For sure there is a degree of exoticism in Emilio Pucci’s mixed geometrics, embellished with tassels and trims, or in Joseph Altuzarra’s leather dress with its multiple tiers of fringe, but in many such instances, those nomadic references are balanced, indeed anchored, by conventionally tailored blazers, coats and furs.

As often as not, a web of loosely ethnic references is underscored, and simultaneously undercut, in the same turnout by crinkly techno fabrics or novelties like popcorn knits and shaggy faux fur, elements improbably mated in their turn with abstract twigs and floral designs, animal patterns and optic motifs.


Such unlikely blends are an eyeful, all right, one that has every chance of mainstreaming, of appealing, that is, to much the same crowd that has warmed to a movie like “The Hundred Foot Journey,” about an Indian chef who penetrates the hermetic world of Gallic cuisine by infusing classical French fare with a subtle medley of Mumbai flavors. The fusion of cultures and tastes and, in this instance, culinary styles may well be, as the filmmakers imply, the inevitable outgrowth of modernity.

Julia Chaplin, the author of the “Gypset” series of books, which explore the fashions and lifestyles of vagabond jet-setters, thinks of fashion globalism as a colorful antidote to the soullessness endemic to the celebrity culture, a blandness propagated by magazines that, she said, “tell you to be like Kim Kardashian.”

The style can be opulent, albeit in an offhanded way. “The idea of looking for luxury has changed,” Chaplin said. “People want something more individual and expressive. Maybe some of them have the money they had before 2008, but they want to spend it differently.”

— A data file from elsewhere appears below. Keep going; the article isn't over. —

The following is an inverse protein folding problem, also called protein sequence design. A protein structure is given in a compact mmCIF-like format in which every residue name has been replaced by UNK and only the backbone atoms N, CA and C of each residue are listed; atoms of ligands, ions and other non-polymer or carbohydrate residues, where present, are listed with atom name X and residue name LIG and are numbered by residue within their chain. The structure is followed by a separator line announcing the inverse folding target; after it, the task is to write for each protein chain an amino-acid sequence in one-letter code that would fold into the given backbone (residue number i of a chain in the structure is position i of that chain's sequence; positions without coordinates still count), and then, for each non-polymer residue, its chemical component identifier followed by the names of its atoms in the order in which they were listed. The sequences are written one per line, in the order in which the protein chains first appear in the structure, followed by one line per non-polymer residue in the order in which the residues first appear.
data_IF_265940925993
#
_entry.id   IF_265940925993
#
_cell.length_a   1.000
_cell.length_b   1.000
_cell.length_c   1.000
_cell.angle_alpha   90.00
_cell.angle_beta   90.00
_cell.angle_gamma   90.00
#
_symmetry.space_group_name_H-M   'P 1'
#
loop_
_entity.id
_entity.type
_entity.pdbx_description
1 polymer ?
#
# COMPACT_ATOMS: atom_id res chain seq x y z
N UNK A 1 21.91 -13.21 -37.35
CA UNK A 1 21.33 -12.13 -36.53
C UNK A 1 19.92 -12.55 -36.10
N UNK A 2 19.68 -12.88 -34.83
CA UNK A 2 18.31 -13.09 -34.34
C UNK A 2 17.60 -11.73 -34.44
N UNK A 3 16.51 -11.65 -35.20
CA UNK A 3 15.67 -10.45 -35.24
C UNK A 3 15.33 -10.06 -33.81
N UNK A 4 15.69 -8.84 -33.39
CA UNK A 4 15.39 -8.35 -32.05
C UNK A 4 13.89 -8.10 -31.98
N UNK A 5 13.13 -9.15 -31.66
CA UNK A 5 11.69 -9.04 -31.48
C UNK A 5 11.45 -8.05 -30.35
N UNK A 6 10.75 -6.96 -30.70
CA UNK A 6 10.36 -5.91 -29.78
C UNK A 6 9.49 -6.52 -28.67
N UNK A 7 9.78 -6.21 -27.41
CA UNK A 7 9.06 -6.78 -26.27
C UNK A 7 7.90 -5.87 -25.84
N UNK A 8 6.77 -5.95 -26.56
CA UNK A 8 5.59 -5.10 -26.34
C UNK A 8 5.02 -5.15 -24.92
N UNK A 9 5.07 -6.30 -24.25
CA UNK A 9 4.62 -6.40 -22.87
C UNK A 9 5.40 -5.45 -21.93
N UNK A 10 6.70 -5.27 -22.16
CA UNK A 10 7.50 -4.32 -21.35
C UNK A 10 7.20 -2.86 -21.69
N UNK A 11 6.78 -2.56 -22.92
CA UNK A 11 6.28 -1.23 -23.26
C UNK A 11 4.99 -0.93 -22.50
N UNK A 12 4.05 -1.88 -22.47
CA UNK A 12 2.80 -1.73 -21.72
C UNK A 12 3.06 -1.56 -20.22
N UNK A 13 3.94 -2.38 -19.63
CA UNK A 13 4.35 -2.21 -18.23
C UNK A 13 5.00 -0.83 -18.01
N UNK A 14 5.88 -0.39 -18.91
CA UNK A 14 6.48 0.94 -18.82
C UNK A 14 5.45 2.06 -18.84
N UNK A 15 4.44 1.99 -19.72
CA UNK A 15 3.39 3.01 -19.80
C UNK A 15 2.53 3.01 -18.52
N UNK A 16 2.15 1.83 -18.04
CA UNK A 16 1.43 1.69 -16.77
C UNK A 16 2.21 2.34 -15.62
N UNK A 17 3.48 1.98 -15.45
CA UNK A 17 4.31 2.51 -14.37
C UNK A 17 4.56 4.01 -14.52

The trend to a global pastiche runs counter to high-end minimalism of designers like Christophe Lemaire, Reed Krakoff and Raf Simons of Dior, with their understatedly sumptuous, emphatically neutral fabrics and emphasis on purity of line. At the same time, it flies in the face of the studiedly unfashionable “normcore” trend, that amalgam of playing field and locker-room staples.

The new hybrid aesthetic is, in fact, rooted in much the same swoony romanticism that gave rise a few seasons ago to the raffish, whipped-up-in-the-blender style adopted by designers as disparate as John Galliano, during his tenure at Dior, Roberto Cavalli and Altuzarra, whose past collections were garnished with tassels, gilt, swashbuckling drapery and festoons of coins.


But the movement, if it is that, has its homegrown evangelists, early adopters like Chloe Garcia Ponce, a fashion buyer whose style has evolved as a brash, sometimes deliberately clashing composite of runway pieces, found treasures and judiciously chosen fast-fashion trophies.

“I mix ikat prints and a lot of batiks with modern pieces,” Ponce said, including comparatively austere styles from Yohji Yamamoto or Comme des Garçons, her go-to Japanese designers. “For me, mixing those elements is a way of experiencing the world, of sampling foreign cultures.”


Kate Schelter, a stylist and fashion consultant, has spent several years living and working in California, a stay that inspired her freewheeling mix of West Coast pastels, floral dresses and assorted caftans. She wears them in winter, as well, adding chubby furs, chunky boots and a Balenciaga biker coat to ward off the elements.

Her look, she said, tends to mirror the runways in that it is unpredictable and seemingly uncontrived.

“It’s a confident way of dressing,” Schelter said. “It expresses where you’ve been on the planet. It’s like, you know, ‘Oh, this is my Masai necklace, this is my jacket from Morocco,’ even if you haven’t been anywhere. She sighed wistfully. “Or, who knows, maybe you’ve just been to H&M.”